An Observation of Disconnection – are our front decks an endangered species?
Queensland lends itself to an outdoor lifestyle. Our houses traditionally had sweeping verandahs, large yards with no fences, and it wasn’t uncommon for a game of cricket to be started with all the kids in the neighbourhood. Parents watched their children in the front yard, chatted to pedestrians walking up the street, sipped their morning cuppa whilst reading the weekend paper in the sun. All from the comfort of the street facing verandah or deck.
As our lives seem to have become busier, we are less engaged face to face with people. Blocks of land are getting smaller, houses more internally focussed and ‘functional’. The sense of community ownership or that ‘village feel’ appears to be a decreasing priority for designers, and yet masked by inclusion of fancy street-calming. A few external factors contributing to these changes could be the ever-increasing desire to ‘keep up with the Jones’s, our reliance on self-amusing technology and the skyrocketing costs of living.
Current house design trends appear to be an unfortunate tick box exercise from energy efficiency rating software, most of which appear to cast minimal weighting on good architectural design principles. Instead, solid massing with small closed windows is favoured (‘esky buildings’), with each then mechanically climatised. Our changing town plans are structured towards higher density built environment, with building codes and standards necessitating fire resistance, thermal efficiency and low energy consumption.
You only need travel from an older suburb with leafing front yards and open decks / verandahs to a newer residential area of double garages dominating the street façade, one can notice the apparent disconnection of human activity at street elevation.
As an Architect who has fond early memories of living in traditional timber homes (Queenslanders, Post War, Workers Cottage, Ashgrovian / Tudor style), and subsequently having bought and renovated several of them, I once again cannot argue a case for or against. You either love them or loathe them. The older timber dwellings were generally freezing in winter, sweltering in summer, lacked internal room openness and air flow (apart from the gaps in the VJ walls!), had no acoustic privacy between rooms and floor. Put that aside however, there was an emotional warmth that the structures retained from owner to owner. It was felt, not visualised.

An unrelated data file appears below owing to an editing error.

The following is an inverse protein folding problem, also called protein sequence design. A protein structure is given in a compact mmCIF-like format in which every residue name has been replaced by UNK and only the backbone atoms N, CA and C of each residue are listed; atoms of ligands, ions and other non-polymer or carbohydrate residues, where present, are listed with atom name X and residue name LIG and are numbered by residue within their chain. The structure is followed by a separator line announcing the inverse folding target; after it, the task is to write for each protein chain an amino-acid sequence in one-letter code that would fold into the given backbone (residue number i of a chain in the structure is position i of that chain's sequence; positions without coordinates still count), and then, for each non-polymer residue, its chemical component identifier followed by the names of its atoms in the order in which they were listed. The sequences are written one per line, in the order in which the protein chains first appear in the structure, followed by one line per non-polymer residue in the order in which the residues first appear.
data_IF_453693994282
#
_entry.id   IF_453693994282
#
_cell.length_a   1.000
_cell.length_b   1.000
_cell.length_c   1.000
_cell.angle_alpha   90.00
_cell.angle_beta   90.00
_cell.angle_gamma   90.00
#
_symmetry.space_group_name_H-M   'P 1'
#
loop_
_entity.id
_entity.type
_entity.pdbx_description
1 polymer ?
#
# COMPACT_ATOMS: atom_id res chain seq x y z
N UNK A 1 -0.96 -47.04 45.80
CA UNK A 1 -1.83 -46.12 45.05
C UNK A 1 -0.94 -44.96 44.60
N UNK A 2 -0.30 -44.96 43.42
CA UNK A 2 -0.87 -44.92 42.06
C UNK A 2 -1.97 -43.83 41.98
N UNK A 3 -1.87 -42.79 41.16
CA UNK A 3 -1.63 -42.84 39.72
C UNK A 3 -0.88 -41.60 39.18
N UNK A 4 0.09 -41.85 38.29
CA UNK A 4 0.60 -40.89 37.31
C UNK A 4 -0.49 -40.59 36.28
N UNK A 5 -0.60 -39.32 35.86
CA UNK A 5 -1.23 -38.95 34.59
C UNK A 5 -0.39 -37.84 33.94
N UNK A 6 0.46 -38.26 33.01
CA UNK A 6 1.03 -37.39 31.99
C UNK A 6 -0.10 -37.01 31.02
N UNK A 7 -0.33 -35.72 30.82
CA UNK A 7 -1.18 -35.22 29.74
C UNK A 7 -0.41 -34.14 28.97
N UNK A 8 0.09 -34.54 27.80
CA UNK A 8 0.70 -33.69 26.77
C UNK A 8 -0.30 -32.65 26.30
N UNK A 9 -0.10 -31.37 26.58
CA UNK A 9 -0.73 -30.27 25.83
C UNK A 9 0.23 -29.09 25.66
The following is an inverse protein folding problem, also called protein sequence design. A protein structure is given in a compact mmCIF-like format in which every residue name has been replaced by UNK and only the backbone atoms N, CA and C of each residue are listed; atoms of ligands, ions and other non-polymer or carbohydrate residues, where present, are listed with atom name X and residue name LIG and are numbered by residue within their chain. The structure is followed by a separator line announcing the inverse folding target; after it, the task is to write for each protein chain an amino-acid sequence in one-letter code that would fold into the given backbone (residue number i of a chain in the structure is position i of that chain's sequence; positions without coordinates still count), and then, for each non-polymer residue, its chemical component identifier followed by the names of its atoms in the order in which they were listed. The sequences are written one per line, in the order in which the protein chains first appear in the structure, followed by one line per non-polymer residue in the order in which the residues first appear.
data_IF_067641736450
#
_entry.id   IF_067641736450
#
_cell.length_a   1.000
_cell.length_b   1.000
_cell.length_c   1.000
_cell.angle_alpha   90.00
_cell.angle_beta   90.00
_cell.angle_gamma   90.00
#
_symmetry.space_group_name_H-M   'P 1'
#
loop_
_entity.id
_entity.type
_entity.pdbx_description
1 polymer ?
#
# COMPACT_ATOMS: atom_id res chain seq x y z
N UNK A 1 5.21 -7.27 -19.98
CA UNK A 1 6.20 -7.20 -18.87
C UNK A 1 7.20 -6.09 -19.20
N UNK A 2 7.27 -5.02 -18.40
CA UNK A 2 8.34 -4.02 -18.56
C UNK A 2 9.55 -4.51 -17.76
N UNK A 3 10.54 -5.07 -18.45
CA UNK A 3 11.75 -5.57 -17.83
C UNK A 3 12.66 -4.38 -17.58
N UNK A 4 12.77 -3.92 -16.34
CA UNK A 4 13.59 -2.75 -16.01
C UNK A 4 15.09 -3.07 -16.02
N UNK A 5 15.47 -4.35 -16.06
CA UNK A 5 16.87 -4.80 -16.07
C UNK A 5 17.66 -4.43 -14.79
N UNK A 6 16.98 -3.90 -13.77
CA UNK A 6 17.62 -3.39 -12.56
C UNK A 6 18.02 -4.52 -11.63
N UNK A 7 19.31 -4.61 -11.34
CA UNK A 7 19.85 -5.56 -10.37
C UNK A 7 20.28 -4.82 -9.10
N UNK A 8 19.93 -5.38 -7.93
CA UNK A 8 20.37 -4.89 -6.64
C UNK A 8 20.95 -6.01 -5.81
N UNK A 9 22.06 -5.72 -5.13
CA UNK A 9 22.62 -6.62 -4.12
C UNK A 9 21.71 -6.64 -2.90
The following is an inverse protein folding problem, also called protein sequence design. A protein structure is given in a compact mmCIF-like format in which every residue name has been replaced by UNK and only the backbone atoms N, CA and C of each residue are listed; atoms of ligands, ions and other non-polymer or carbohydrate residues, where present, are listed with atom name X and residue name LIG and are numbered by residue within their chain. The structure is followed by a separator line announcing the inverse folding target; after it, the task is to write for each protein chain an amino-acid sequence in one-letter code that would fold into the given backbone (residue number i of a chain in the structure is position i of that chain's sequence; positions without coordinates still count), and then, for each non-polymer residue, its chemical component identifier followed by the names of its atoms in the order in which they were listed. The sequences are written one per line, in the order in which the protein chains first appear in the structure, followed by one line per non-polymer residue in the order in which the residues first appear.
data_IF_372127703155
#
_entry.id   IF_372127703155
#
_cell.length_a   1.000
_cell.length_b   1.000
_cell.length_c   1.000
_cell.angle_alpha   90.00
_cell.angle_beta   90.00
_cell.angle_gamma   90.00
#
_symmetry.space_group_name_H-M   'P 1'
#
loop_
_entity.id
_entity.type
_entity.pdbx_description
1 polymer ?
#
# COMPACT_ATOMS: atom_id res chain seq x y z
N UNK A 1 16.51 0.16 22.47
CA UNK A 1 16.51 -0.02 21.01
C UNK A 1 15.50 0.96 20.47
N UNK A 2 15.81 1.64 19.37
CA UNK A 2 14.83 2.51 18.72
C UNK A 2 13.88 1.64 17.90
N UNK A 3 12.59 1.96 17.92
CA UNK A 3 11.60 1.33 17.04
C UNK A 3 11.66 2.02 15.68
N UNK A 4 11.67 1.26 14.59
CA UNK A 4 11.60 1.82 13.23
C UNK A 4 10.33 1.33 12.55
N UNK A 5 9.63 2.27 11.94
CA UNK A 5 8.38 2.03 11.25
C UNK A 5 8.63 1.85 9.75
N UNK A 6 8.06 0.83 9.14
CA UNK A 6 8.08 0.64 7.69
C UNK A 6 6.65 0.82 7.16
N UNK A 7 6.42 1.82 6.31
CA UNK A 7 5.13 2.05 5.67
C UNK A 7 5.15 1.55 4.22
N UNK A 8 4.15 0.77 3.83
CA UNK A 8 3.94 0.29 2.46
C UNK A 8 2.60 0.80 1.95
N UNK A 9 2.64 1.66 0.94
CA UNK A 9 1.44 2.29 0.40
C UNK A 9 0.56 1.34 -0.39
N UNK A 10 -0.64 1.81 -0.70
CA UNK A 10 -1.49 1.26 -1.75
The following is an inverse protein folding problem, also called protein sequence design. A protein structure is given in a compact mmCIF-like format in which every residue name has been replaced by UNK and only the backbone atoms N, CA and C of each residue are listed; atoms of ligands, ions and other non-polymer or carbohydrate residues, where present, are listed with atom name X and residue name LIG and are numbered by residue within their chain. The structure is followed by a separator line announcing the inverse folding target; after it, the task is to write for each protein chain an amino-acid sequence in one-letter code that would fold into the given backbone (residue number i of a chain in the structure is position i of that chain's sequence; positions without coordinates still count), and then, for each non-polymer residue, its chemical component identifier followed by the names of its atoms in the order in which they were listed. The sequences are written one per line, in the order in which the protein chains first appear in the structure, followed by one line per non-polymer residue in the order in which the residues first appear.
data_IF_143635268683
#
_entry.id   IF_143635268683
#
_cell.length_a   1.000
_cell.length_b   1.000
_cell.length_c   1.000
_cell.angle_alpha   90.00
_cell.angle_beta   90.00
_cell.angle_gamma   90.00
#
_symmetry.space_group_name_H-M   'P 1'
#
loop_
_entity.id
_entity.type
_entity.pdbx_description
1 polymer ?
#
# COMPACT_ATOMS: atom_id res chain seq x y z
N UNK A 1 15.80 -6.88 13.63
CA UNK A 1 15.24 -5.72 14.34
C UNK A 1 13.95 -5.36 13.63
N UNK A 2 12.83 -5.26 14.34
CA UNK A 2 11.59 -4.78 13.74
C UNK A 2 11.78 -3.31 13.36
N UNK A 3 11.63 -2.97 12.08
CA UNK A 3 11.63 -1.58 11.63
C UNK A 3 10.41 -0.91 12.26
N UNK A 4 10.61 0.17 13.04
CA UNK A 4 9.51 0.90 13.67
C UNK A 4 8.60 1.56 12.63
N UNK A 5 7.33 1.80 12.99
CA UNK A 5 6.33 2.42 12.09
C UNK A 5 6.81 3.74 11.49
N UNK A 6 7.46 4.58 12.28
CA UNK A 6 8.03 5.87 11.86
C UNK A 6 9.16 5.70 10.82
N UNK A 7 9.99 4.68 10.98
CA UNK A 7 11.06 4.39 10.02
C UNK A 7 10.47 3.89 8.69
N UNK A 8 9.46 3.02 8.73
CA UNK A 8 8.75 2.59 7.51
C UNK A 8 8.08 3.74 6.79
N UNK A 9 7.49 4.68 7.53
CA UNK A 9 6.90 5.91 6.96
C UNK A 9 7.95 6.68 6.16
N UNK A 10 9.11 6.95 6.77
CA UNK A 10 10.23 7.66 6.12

Many of these dwellings connected softly with the front yards and street activity via a roofed deck. Light-weight in construction, they were never complex in design, often with several access doors from internal rooms, and were frequently the entry zone up from front timber stairs. These homes enabled the occupant a transitional space to greet visitors before entering the home. When the external hinged doors were latched back, a beautiful flow-through connection between inside and outside could be identified.
Are these elements of social street engagement becoming an endangered species?
For more than a decade now, Craig Dinte Architect has had the pleasure to be involved in renovations to reinstate, revamp or add decks or verandahs. A common client brief requirement has been the re-connection with streetscape or creation of an additional outdoor space for socialising. Although relatively minor in architectural project significance, it is always refreshing to identify with the immediate improvements in a client’s lifestyle these projects bring. It’s a clawing back of the ‘work / life’ balance.
We at the firm of Craig Dinte Architect love renovation projects of this nature. We respect the era and understand the construction principles. There is a history and warmth of culture in this climate that we ideally strive to revive and retain. What would Queensland be without its traditional timber homes?